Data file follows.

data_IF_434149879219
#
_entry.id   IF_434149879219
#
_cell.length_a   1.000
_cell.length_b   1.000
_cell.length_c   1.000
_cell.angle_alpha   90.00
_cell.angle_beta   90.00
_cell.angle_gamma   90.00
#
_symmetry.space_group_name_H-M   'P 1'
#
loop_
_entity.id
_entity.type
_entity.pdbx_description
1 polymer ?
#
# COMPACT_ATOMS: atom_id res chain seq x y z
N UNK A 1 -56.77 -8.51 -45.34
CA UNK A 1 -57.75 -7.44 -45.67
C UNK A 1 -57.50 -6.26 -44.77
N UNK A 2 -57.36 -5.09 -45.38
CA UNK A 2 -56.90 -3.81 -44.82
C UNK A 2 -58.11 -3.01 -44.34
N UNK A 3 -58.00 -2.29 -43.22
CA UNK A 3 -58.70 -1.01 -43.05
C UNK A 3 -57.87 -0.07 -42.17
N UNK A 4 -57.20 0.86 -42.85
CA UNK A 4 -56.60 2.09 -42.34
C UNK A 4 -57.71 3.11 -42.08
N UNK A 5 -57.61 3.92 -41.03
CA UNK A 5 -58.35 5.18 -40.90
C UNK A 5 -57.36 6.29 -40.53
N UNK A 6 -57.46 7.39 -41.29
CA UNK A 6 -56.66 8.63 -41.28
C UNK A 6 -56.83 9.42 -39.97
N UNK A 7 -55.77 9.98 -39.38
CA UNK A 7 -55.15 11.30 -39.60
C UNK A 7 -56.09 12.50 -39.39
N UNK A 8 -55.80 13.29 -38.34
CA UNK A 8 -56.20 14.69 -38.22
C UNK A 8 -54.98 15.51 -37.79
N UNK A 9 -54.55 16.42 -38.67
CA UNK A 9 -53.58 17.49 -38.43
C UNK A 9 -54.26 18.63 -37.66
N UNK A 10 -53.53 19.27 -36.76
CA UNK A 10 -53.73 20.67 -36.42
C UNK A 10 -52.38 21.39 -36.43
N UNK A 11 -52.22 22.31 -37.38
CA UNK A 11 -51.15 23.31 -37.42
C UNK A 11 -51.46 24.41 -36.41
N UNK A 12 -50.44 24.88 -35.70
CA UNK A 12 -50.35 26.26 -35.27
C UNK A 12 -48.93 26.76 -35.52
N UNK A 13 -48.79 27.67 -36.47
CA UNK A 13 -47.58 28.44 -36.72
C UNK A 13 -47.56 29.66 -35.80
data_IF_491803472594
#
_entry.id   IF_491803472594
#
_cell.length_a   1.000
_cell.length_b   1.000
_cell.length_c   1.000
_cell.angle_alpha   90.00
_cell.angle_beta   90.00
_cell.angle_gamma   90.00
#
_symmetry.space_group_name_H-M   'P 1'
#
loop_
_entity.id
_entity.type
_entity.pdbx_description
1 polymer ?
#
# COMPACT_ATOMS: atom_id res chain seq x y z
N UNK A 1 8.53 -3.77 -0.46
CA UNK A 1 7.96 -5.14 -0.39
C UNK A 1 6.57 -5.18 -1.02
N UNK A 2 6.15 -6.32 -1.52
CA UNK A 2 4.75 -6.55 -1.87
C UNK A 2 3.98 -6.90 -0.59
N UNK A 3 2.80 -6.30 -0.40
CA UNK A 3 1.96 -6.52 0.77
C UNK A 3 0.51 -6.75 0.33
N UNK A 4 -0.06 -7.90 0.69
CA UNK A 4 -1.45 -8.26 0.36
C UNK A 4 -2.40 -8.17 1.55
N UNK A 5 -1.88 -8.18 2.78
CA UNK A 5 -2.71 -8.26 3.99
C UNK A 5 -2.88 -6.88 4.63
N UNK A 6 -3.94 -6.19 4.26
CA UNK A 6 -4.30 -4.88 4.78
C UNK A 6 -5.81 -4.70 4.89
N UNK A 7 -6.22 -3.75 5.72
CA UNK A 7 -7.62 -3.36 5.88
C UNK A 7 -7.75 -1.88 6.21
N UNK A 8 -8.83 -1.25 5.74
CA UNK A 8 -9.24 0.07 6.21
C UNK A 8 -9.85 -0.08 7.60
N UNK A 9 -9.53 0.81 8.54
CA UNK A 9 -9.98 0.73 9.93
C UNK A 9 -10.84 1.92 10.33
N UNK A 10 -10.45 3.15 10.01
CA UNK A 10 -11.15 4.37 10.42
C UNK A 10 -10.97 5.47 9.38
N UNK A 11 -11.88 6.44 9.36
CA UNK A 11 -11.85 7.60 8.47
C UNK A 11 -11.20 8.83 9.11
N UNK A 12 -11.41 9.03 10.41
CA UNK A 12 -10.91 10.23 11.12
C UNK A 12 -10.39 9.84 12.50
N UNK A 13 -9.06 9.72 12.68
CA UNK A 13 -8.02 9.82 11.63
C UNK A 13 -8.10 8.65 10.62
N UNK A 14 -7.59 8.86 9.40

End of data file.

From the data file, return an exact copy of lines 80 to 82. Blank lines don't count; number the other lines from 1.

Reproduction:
N UNK A 1 8.53 -3.77 -0.46
CA UNK A 1 7.96 -5.14 -0.39
C UNK A 1 6.57 -5.18 -1.02